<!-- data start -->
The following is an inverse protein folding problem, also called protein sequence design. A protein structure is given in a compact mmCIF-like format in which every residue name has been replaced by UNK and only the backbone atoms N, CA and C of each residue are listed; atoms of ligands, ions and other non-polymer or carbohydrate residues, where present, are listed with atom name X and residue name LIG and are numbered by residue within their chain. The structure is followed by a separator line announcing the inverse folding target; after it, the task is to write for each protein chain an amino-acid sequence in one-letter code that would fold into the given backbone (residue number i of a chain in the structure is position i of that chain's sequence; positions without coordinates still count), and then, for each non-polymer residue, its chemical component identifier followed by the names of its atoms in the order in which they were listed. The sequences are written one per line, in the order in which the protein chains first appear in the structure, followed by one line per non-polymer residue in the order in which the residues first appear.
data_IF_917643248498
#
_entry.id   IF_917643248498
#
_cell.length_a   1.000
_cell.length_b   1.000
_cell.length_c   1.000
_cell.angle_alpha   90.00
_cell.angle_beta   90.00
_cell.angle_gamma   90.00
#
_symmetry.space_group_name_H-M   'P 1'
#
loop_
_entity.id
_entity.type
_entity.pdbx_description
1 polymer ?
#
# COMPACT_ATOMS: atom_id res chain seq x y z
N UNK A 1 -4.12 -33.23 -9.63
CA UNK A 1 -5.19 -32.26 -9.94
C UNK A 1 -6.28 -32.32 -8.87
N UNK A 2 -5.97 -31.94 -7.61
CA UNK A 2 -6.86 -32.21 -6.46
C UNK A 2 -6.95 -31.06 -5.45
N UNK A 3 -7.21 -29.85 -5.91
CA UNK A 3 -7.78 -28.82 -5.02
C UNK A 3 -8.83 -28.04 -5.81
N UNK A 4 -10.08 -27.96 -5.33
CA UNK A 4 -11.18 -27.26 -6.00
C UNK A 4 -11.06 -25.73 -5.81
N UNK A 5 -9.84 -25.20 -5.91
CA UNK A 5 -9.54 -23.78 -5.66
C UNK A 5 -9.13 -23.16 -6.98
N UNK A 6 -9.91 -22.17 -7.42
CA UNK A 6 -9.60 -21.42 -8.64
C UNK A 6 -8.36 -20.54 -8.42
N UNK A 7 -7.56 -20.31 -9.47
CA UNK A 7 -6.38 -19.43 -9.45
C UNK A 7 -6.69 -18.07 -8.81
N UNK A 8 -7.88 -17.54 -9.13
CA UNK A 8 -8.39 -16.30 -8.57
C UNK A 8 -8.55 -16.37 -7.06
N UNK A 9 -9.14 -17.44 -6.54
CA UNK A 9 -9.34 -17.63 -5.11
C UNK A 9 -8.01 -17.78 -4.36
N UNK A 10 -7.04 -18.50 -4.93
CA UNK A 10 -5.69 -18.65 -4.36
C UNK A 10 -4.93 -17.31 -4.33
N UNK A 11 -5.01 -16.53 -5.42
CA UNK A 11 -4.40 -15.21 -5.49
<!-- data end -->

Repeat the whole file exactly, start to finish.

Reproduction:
The following is an inverse protein folding problem, also called protein sequence design. A protein structure is given in a compact mmCIF-like format in which every residue name has been replaced by UNK and only the backbone atoms N, CA and C of each residue are listed; atoms of ligands, ions and other non-polymer or carbohydrate residues, where present, are listed with atom name X and residue name LIG and are numbered by residue within their chain. The structure is followed by a separator line announcing the inverse folding target; after it, the task is to write for each protein chain an amino-acid sequence in one-letter code that would fold into the given backbone (residue number i of a chain in the structure is position i of that chain's sequence; positions without coordinates still count), and then, for each non-polymer residue, its chemical component identifier followed by the names of its atoms in the order in which they were listed. The sequences are written one per line, in the order in which the protein chains first appear in the structure, followed by one line per non-polymer residue in the order in which the residues first appear.
data_IF_917643248498
#
_entry.id   IF_917643248498
#
_cell.length_a   1.000
_cell.length_b   1.000
_cell.length_c   1.000
_cell.angle_alpha   90.00
_cell.angle_beta   90.00
_cell.angle_gamma   90.00
#
_symmetry.space_group_name_H-M   'P 1'
#
loop_
_entity.id
_entity.type
_entity.pdbx_description
1 polymer ?
#
# COMPACT_ATOMS: atom_id res chain seq x y z
N UNK A 1 -4.12 -33.23 -9.63
CA UNK A 1 -5.19 -32.26 -9.94
C UNK A 1 -6.28 -32.32 -8.87
N UNK A 2 -5.97 -31.94 -7.61
CA UNK A 2 -6.86 -32.21 -6.46
C UNK A 2 -6.95 -31.06 -5.45
N UNK A 3 -7.21 -29.85 -5.91
CA UNK A 3 -7.78 -28.82 -5.02
C UNK A 3 -8.83 -28.04 -5.81
N UNK A 4 -10.08 -27.96 -5.33
CA UNK A 4 -11.18 -27.26 -6.00
C UNK A 4 -11.06 -25.73 -5.81
N UNK A 5 -9.84 -25.20 -5.91
CA UNK A 5 -9.54 -23.78 -5.66
C UNK A 5 -9.13 -23.16 -6.98
N UNK A 6 -9.91 -22.17 -7.42
CA UNK A 6 -9.60 -21.42 -8.64
C UNK A 6 -8.36 -20.54 -8.42
N UNK A 7 -7.56 -20.31 -9.47
CA UNK A 7 -6.38 -19.43 -9.45
C UNK A 7 -6.69 -18.07 -8.81
N UNK A 8 -7.88 -17.54 -9.13
CA UNK A 8 -8.39 -16.30 -8.57
C UNK A 8 -8.55 -16.37 -7.06
N UNK A 9 -9.14 -17.44 -6.54
CA UNK A 9 -9.34 -17.63 -5.11
C UNK A 9 -8.01 -17.78 -4.36
N UNK A 10 -7.04 -18.50 -4.93
CA UNK A 10 -5.69 -18.65 -4.36
C UNK A 10 -4.93 -17.31 -4.33
N UNK A 11 -5.01 -16.53 -5.42
CA UNK A 11 -4.40 -15.21 -5.49